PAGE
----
I have always had a problem with grilling chicken and not overcooking it to the point of being dry. I have tried marinating the chicken but it doesn't always do the trick. I had heard of brining before and I had even tried a recipe a few months back but I didn't really care for it. Brining is when you allow poultry or meat of your choice to marinate in a solution of salt and water. Sometimes sugar, spices and/or oil is added to the mixture. But it is used primarily to tenderize poultry and/or meats that easily dry out when baked or grilled.
I decided to give brining another try yesterday and I am glad I did. I tried a different recipe that I found on allrecipes.com. Don't let the amount of salt scare you or think it is a typo...it is 3/4 cup of kosher salt NOT table salt which makes enough brine for up to 10 pounds of chicken. I only used half of the solution for 8 chicken breasts. Chick Fil A and Kentucky Fried Chicken both brine their chicken, or so I have heard, before battering and frying their chicken and it is always tender and juicy.
I wish I would have been prepared to take better pictures. I will definitely be using this recipe again. I'm thinking that next time I will add fresh, minced garlic and maybe some fresh ginger.
Oh and one more thing. I am always so worried about undercooking the chicken that I end up overcooking it. A while back I bought a digital meat thermometer at Williams-Sonoma. It takes the guesswork out of grilling chicken to the proper temperature. They are relatively inexpensive and you can probably find them at just about anywhere that sells kitchen supplies.
Let's get grilling!!!!
BRINED GRILLED CHICKEN BREASTS
1 gallon of warm water
3/4 cup of kosher salt
2/3 cup sugar
3/4 cup soy sauce
1/4 cup canola oil
10 lbs. Chicken (does not have to be just breasts)
Combine the ingredients together in a bowl or container that is twice the volume of the water. Mix well until salt and sugar is dissolved. Set aside and let cool completely.
Rinse chicken breast and add to either a container or a large Ziploc bag. Pour the cooled brine over the chicken. If you are using a container then cover and place in the refrigerator. If you are using a Ziploc bag, place the filled bag inside a pan or bowl so if it leaks you will not have a huge mess to clean up. I have learned this the hard way...not fun!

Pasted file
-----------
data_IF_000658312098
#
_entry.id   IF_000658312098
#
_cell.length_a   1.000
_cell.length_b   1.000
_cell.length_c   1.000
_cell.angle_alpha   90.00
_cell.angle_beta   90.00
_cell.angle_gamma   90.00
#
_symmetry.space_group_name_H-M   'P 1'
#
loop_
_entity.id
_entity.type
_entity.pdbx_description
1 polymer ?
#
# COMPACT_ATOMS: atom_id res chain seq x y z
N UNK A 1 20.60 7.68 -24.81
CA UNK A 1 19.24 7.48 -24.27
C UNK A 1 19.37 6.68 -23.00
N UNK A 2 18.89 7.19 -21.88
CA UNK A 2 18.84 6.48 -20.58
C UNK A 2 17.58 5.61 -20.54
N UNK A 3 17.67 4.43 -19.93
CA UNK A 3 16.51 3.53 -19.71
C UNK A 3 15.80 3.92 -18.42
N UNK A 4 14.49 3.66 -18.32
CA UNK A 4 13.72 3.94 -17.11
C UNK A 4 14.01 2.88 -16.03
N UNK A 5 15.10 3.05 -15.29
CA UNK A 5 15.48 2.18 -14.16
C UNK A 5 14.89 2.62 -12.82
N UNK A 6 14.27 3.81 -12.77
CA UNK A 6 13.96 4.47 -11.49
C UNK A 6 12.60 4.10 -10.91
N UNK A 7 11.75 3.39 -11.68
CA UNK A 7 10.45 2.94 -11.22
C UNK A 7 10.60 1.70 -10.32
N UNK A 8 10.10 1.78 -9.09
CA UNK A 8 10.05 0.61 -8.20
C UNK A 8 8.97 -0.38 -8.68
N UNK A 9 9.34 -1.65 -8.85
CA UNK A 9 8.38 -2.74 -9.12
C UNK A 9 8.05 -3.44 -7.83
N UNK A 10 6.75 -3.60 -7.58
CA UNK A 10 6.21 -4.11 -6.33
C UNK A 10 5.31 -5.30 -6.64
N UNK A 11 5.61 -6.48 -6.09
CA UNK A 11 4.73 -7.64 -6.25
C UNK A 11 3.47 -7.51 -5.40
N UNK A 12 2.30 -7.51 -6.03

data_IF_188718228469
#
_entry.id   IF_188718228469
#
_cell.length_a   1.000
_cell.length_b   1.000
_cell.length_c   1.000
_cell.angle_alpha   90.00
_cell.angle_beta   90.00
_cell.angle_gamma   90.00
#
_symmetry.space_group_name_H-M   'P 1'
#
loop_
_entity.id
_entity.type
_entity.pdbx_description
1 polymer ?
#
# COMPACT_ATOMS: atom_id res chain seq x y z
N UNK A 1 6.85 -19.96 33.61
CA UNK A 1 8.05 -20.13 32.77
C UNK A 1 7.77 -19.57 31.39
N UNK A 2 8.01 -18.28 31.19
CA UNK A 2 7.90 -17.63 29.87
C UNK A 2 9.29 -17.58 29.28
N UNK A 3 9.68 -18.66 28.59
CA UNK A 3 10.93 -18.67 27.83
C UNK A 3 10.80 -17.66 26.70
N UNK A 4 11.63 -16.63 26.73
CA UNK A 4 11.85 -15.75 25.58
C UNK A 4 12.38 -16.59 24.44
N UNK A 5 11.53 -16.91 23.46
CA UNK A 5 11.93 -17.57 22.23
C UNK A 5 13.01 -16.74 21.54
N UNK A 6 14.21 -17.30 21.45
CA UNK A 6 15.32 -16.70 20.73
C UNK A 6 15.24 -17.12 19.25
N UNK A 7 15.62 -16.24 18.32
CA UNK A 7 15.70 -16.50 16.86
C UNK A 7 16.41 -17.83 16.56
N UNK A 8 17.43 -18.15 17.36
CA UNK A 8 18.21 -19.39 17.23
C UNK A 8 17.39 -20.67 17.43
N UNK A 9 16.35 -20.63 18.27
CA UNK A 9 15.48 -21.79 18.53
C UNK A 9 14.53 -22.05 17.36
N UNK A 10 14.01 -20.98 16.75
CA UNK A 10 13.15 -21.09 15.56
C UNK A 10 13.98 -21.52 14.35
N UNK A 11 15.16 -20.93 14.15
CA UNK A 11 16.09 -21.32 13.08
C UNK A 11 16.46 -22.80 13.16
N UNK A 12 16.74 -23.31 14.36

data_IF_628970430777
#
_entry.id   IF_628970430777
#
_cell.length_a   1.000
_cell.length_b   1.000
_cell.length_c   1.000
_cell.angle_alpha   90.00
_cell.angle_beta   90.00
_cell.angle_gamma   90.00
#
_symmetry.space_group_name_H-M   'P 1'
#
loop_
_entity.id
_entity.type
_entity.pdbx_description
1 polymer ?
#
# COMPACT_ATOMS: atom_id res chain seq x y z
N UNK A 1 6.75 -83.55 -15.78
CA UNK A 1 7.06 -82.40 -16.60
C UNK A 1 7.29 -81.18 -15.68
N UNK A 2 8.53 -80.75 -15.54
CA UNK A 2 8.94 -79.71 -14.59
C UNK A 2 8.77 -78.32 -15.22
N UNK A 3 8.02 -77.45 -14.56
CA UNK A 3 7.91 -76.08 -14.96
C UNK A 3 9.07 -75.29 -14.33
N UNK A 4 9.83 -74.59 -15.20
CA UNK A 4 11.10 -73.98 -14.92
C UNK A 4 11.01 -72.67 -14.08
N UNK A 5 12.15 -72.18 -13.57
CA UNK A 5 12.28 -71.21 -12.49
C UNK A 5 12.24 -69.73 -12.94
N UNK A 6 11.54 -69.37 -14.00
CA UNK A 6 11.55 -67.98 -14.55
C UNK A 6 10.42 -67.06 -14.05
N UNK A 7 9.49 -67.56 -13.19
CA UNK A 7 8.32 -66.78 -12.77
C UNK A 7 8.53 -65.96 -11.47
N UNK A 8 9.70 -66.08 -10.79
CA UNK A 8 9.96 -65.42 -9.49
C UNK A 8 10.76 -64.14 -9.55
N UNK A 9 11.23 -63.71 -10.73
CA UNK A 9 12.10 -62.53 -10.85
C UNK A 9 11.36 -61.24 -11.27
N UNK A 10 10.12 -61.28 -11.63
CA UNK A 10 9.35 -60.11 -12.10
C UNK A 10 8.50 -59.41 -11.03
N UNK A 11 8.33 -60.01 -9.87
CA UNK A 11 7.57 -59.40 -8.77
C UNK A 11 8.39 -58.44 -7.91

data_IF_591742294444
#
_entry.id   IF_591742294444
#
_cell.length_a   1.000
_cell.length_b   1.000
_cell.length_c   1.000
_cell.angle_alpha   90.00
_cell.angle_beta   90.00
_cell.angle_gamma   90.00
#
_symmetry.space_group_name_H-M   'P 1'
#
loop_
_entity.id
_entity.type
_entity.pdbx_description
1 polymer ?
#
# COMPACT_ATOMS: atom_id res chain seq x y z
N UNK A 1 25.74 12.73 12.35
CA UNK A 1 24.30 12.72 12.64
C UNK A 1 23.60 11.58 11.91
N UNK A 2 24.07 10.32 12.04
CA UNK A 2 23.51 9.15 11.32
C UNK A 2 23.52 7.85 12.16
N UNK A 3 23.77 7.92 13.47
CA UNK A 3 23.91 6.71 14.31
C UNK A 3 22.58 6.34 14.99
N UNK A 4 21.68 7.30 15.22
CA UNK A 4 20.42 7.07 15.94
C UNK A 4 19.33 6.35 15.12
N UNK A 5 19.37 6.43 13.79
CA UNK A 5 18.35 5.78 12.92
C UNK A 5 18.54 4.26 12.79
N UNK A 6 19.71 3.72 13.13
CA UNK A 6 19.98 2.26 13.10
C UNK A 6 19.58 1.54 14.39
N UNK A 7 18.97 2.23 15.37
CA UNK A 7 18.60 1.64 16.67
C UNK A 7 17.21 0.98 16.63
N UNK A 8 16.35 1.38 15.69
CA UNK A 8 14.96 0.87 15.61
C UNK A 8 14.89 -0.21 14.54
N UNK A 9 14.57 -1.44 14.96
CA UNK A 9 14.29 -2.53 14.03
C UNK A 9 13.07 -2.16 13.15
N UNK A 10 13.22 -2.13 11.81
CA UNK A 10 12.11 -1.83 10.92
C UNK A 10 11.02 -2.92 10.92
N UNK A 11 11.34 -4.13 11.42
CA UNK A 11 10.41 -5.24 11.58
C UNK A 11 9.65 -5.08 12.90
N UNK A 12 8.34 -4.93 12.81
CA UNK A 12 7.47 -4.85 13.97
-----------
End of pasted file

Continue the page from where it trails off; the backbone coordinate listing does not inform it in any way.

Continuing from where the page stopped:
Refrigerate for 2-4 hours. I refrigerated my chicken for 2 hours and it was great but I might try a little longer next time just to compare.
Light the grill. If you are using charcoal try to mound the coal on one side of the grill. If you are using a gas grill, turn the grill on high.
Remove the chicken from the brine. Throw away the brine...do not reuse! Rinse the chicken and pat dry.
I wadded up a few paper towels into a ball and gripped them with a set of tongs. I dipped it in a little bit of oil, not dripping or you will get flare-up, and rubbed it across the grill grates. (You may have another method, please share if you do) Place the chicken directly over the coals or on the gas grill. Grill for approximately 2 minutes or until there are good grill marks. I am frequently lifting the chicken and working my tongs underneath the chicken breasts to keep them from sticking. Flip the chicken over and do the same thing.
When you have good grill marks on both sides of the chicken, place the chicken over the part of the charcoal grill with no coals. If you are using a gas grill, turn the middle burner off and the other burners to medium heat and place the chicken over the middle section without the fire. Continue grilling for about 10 minutes before turning and grilling the other side until the internal temperature is 170 degrees. Some websites say 160 degrees is enough but others say 170 degrees. I say better safe than sorry so I will cook until the temperature is 170 degrees at the thickest part of the chicken.
Serve this with a salad, baked potato, garlic bread and fresh cantaloupe and you have a great "summatime" meal!